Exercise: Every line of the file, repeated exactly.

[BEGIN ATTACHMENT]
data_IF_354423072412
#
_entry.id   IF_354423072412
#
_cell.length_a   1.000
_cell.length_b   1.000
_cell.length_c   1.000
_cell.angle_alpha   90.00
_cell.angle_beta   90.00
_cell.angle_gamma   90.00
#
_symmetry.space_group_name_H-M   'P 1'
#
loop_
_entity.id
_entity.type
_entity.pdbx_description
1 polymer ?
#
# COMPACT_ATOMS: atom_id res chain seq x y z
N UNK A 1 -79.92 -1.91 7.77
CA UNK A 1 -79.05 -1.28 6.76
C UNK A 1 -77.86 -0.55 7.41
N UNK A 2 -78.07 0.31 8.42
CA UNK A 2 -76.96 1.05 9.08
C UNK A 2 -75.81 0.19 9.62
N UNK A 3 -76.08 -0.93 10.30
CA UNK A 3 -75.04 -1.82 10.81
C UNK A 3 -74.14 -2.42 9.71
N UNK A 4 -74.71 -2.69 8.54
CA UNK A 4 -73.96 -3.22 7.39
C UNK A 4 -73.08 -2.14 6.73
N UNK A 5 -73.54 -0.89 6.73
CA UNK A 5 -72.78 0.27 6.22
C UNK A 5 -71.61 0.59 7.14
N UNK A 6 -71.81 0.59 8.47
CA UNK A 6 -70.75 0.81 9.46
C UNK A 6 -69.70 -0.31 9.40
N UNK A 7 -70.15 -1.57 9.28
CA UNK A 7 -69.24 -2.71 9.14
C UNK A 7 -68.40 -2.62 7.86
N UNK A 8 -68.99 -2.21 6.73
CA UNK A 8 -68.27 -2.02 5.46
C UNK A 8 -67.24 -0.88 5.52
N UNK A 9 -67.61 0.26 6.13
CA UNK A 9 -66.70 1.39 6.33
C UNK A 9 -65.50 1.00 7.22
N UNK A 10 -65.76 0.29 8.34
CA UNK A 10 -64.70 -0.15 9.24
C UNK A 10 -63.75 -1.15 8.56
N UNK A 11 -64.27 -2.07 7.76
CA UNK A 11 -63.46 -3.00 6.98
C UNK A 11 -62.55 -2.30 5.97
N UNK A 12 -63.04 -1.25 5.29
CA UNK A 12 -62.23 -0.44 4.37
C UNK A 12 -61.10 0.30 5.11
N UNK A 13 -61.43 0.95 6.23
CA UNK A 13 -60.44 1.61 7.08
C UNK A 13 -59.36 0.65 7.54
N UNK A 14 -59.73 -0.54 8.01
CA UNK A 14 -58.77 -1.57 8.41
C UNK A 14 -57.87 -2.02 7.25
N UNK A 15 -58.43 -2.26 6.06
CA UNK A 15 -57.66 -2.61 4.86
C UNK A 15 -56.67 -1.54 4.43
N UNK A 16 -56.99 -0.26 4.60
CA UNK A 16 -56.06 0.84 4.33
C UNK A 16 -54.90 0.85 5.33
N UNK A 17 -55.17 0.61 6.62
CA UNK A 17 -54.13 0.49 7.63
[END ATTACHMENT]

data_IF_354423072412
#
_entry.id   IF_354423072412
#
_cell.length_a   1.000
_cell.length_b   1.000
_cell.length_c   1.000
_cell.angle_alpha   90.00
_cell.angle_beta   90.00
_cell.angle_gamma   90.00
#
_symmetry.space_group_name_H-M   'P 1'
#
loop_
_entity.id
_entity.type
_entity.pdbx_description
1 polymer ?
#
# COMPACT_ATOMS: atom_id res chain seq x y z
N UNK A 1 -79.92 -1.91 7.77
CA UNK A 1 -79.05 -1.28 6.76
C UNK A 1 -77.86 -0.55 7.41
N UNK A 2 -78.07 0.31 8.42
CA UNK A 2 -76.96 1.05 9.08
C UNK A 2 -75.81 0.19 9.62
N UNK A 3 -76.08 -0.93 10.30
CA UNK A 3 -75.04 -1.82 10.81
C UNK A 3 -74.14 -2.42 9.71
N UNK A 4 -74.71 -2.69 8.54
CA UNK A 4 -73.96 -3.22 7.39
C UNK A 4 -73.08 -2.14 6.73
N UNK A 5 -73.54 -0.89 6.73
CA UNK A 5 -72.78 0.27 6.22
C UNK A 5 -71.61 0.59 7.14
N UNK A 6 -71.81 0.59 8.47
CA UNK A 6 -70.75 0.81 9.46
C UNK A 6 -69.70 -0.31 9.40
N UNK A 7 -70.15 -1.57 9.28
CA UNK A 7 -69.24 -2.71 9.14
C UNK A 7 -68.40 -2.62 7.86
N UNK A 8 -68.99 -2.21 6.73
CA UNK A 8 -68.27 -2.02 5.46
C UNK A 8 -67.24 -0.88 5.52
N UNK A 9 -67.61 0.26 6.13
CA UNK A 9 -66.70 1.39 6.33
C UNK A 9 -65.50 1.00 7.22
N UNK A 10 -65.76 0.29 8.34
CA UNK A 10 -64.70 -0.15 9.24
C UNK A 10 -63.75 -1.15 8.56
N UNK A 11 -64.27 -2.07 7.76
CA UNK A 11 -63.46 -3.00 6.98
C UNK A 11 -62.55 -2.30 5.97
N UNK A 12 -63.04 -1.25 5.29
CA UNK A 12 -62.23 -0.44 4.37
C UNK A 12 -61.10 0.30 5.11
N UNK A 13 -61.43 0.95 6.23
CA UNK A 13 -60.44 1.61 7.08
C UNK A 13 -59.36 0.65 7.54
N UNK A 14 -59.73 -0.54 8.01
CA UNK A 14 -58.77 -1.57 8.41
C UNK A 14 -57.87 -2.02 7.25
N UNK A 15 -58.43 -2.26 6.06
CA UNK A 15 -57.66 -2.61 4.86
C UNK A 15 -56.67 -1.54 4.43
N UNK A 16 -56.99 -0.26 4.60
CA UNK A 16 -56.06 0.84 4.33
C UNK A 16 -54.90 0.85 5.33
N UNK A 17 -55.17 0.61 6.62
CA UNK A 17 -54.13 0.49 7.63